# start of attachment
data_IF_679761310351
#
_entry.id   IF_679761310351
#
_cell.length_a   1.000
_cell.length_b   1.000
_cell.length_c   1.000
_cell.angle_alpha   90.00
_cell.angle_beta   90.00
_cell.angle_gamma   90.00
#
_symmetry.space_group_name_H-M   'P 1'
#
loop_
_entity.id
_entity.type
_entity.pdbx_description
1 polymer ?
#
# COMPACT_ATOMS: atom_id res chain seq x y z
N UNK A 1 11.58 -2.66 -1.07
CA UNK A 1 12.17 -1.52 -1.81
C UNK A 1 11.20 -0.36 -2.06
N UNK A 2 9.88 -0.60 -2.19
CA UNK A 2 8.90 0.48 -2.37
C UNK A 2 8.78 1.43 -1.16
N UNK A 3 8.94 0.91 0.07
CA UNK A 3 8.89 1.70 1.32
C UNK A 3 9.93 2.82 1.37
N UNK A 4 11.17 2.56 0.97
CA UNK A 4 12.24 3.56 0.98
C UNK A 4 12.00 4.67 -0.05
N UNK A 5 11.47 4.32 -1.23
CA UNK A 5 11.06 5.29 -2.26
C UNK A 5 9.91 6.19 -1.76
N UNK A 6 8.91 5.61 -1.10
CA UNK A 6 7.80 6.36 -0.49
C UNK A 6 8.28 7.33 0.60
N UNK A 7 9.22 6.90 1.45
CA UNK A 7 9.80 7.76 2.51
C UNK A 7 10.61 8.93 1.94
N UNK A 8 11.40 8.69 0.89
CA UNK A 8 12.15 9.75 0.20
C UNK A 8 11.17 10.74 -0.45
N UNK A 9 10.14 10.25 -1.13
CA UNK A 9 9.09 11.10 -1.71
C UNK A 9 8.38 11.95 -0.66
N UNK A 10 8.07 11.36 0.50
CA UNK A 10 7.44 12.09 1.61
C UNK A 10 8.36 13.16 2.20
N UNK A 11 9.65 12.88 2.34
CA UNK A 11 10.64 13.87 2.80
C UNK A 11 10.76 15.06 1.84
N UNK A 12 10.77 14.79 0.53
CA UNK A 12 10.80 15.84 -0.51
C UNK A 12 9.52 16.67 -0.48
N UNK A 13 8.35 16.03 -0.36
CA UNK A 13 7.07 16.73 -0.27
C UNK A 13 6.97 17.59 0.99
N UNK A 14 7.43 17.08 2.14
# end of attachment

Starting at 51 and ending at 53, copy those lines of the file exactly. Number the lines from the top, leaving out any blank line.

N UNK A 11 9.65 12.88 2.34
CA UNK A 11 10.64 13.87 2.80
C UNK A 11 10.76 15.06 1.84